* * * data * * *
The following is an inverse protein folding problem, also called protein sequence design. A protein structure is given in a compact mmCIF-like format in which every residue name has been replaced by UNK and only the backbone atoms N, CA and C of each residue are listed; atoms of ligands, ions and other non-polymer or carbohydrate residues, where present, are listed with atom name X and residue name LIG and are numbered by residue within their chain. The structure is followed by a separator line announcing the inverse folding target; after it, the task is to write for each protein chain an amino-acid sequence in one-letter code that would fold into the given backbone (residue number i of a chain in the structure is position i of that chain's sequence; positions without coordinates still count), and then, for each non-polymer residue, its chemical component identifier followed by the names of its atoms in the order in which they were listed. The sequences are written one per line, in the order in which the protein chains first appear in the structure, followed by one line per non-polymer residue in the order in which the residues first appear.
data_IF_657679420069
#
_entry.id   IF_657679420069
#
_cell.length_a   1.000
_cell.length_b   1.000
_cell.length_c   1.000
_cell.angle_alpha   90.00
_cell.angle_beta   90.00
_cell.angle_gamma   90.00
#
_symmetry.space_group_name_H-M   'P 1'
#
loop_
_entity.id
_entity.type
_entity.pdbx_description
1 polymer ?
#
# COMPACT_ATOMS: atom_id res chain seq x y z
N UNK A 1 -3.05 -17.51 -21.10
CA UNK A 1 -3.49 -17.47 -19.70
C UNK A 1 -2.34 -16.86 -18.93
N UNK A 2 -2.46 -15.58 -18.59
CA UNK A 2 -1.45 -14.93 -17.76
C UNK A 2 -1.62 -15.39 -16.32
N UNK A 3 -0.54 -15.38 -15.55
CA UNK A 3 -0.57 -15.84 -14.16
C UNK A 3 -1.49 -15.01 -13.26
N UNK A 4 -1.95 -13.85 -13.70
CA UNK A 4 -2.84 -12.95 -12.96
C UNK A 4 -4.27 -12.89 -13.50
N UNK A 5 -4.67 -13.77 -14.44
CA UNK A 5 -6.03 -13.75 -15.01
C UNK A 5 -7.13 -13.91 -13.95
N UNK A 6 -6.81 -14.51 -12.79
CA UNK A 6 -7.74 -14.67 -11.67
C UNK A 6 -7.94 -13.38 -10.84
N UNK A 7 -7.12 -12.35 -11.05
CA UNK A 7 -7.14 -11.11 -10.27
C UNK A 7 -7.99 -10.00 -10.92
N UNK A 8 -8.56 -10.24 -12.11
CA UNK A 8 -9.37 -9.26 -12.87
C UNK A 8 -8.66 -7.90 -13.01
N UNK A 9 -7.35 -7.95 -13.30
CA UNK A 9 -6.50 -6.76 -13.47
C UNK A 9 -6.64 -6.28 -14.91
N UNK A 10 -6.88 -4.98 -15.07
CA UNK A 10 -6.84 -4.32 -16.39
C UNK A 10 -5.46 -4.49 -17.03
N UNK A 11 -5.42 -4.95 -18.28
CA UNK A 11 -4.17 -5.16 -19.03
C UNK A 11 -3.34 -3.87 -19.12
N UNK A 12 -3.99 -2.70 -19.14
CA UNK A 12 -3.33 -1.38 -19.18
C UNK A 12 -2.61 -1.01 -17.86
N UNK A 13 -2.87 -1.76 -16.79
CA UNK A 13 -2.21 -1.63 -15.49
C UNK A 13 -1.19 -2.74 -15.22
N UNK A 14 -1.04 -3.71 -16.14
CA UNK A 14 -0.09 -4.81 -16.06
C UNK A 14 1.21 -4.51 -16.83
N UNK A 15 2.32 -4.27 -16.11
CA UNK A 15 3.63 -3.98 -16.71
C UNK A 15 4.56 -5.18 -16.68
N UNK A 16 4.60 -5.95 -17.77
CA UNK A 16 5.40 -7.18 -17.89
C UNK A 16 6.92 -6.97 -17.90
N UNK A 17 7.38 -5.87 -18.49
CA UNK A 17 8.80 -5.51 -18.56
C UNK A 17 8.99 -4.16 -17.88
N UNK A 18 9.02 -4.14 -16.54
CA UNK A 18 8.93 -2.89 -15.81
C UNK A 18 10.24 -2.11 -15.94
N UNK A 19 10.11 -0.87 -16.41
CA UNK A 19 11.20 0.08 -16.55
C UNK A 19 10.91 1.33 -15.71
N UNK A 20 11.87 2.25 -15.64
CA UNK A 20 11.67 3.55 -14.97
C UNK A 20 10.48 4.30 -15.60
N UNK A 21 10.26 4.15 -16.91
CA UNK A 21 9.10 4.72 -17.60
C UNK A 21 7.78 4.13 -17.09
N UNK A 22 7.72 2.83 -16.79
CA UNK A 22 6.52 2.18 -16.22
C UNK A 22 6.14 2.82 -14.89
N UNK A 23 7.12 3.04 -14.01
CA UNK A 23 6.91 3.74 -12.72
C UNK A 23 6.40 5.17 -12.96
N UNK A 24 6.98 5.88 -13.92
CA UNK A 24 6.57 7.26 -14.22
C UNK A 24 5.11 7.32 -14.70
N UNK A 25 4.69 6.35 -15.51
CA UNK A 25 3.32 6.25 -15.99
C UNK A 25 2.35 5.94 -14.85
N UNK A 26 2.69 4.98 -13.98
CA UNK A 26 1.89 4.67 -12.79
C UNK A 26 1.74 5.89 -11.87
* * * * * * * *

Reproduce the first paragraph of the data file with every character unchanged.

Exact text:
The following is an inverse protein folding problem, also called protein sequence design. A protein structure is given in a compact mmCIF-like format in which every residue name has been replaced by UNK and only the backbone atoms N, CA and C of each residue are listed; atoms of ligands, ions and other non-polymer or carbohydrate residues, where present, are listed with atom name X and residue name LIG and are numbered by residue within their chain. The structure is followed by a separator line announcing the inverse folding target; after it, the task is to write for each protein chain an amino-acid sequence in one-letter code that would fold into the given backbone (residue number i of a chain in the structure is position i of that chain's sequence; positions without coordinates still count), and then, for each non-polymer residue, its chemical component identifier followed by the names of its atoms in the order in which they were listed. The sequences are written one per line, in the order in which the protein chains first appear in the structure, followed by one line per non-polymer residue in the order in which the residues first appear.